I did not see or hear from him again until months later in early October. He had somehow figured out my last name and found me on Facebook. He messaged me, calling me "trouble" and a "slut." He said if he was ever in the town that I attend school, he would be sure to come up to "rub in my face."

His message forced me into reliving the event I had tried to erase from my mind. It caused problems with me and my current boyfriend, but most of all it had frightened me. Facebook allowed him to track me down, and make abusive and threatening comments to me. He abused this online technology, causing me even more pain than he already had.” – Story from Charlottesville, USA


blur blur, by bsdfm“It’s been a month since I have been receiving nasty mean text messages, death threats and rape threats. I was also being watched. Whenever I receive a text its either they say that they are watching me or following me. Its becoming more scary everyday.

The problem is I dont know who is those people who send those text messages.
It started when my fiance was supposed to be promoted but he decided to un renew his contract. Then lost of things popped out. Some people harassing me on facebook then now on text messages.

We really have no idea who is the one behind it. But my fiance have a list who could probably do it. As much as I want to file a case I cant do anything because I have no proof on such person.

I tried to contact the network company if they can help me regarding my case. But they just said the person who sends me those text is using a prepaid and they cannot do anything about it.” – Story from Philippines


These are stories and experiences shared by women, girls and activists on the Take Back the Tech! map. As part of our effort to build awareness, advocate for recognition and justice for technology-related violence against women, we have been calling for the documentation, mapping and sharing of cases and experiences of harassment, stalking, threats and violence that women and girls face online, or through the use of internet and mobile technologies.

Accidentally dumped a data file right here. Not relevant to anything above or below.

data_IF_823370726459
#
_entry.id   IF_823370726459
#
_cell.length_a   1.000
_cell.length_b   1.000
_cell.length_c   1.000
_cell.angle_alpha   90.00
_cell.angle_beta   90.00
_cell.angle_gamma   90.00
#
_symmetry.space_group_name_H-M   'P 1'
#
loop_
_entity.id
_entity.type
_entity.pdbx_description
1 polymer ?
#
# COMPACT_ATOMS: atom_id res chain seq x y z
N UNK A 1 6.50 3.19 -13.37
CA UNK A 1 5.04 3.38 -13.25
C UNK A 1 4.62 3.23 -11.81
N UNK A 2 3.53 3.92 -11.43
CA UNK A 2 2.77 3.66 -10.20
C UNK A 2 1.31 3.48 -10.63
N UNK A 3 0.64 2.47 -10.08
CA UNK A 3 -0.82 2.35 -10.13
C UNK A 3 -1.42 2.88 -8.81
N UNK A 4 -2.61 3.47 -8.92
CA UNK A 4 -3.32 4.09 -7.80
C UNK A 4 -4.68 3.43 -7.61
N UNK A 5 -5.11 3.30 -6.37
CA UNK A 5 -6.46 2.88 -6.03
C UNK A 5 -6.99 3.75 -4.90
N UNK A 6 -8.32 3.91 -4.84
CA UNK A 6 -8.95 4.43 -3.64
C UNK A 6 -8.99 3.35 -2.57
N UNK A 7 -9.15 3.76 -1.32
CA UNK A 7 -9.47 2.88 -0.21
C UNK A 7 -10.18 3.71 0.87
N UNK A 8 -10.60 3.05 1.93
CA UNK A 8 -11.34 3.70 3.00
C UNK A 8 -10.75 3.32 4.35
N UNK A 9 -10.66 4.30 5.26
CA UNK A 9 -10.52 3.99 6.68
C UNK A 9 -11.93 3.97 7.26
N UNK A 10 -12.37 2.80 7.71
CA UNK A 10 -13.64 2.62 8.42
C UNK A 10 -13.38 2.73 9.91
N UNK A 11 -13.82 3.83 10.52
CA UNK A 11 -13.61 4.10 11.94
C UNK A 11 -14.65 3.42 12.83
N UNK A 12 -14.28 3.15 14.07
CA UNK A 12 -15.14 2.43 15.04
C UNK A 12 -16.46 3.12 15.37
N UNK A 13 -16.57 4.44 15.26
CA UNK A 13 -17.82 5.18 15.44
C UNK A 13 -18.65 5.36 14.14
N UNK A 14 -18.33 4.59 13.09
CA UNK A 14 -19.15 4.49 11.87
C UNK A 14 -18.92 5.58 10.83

In most places in the world, there are no adequate laws that recognise this issue, and those who face such violence have little place to turn to for help. Police are unsure of how to help when it is not specifically recognised as a breach of law. Companies like mobile phone providers and social networking platform providers don’t see this as part of their responsibility. Women’s rights organisations working on violence against women increasingly have to respond to the role of things like Facebook and SMS messages in the cases that they receive, with the need for more capacity building and analysis.

Each experience is different. At the same time, there are some aspects of each story that resonates with our own knowledge and experience.

How can we share what we know to help provide support and make online spaces safer?

How have you dealt with SMS harassers in the past, and what seemed to work?

What do you do to increase the privacy and safety of your social networking spaces?

Is there a strategy that you follow on what to share and what not to share online?

One of the most important ways to address violence against women online is to build our knowledge and skills on how to use internet and mobile technologies more safely. Share your strategies and support!

  • Read the stories and cases on the Take Back the Tech! map
  • Post your thoughts on how to deal with the situation as a comment. Share your experience or knowledge.
  • Share useful resources on online safety and privacy on the Take Back the Tech! Facebook page or tweet us [@takebackthetech #takebackthetech]
  • Start by checking out the “Be Safe” section of the campaign site, and find out more about how internet and mobile technology works, the risks, and what you can do to be safer.

Take Back the Tech! Share your stories and strategies for safety.


From Take Back the Tech!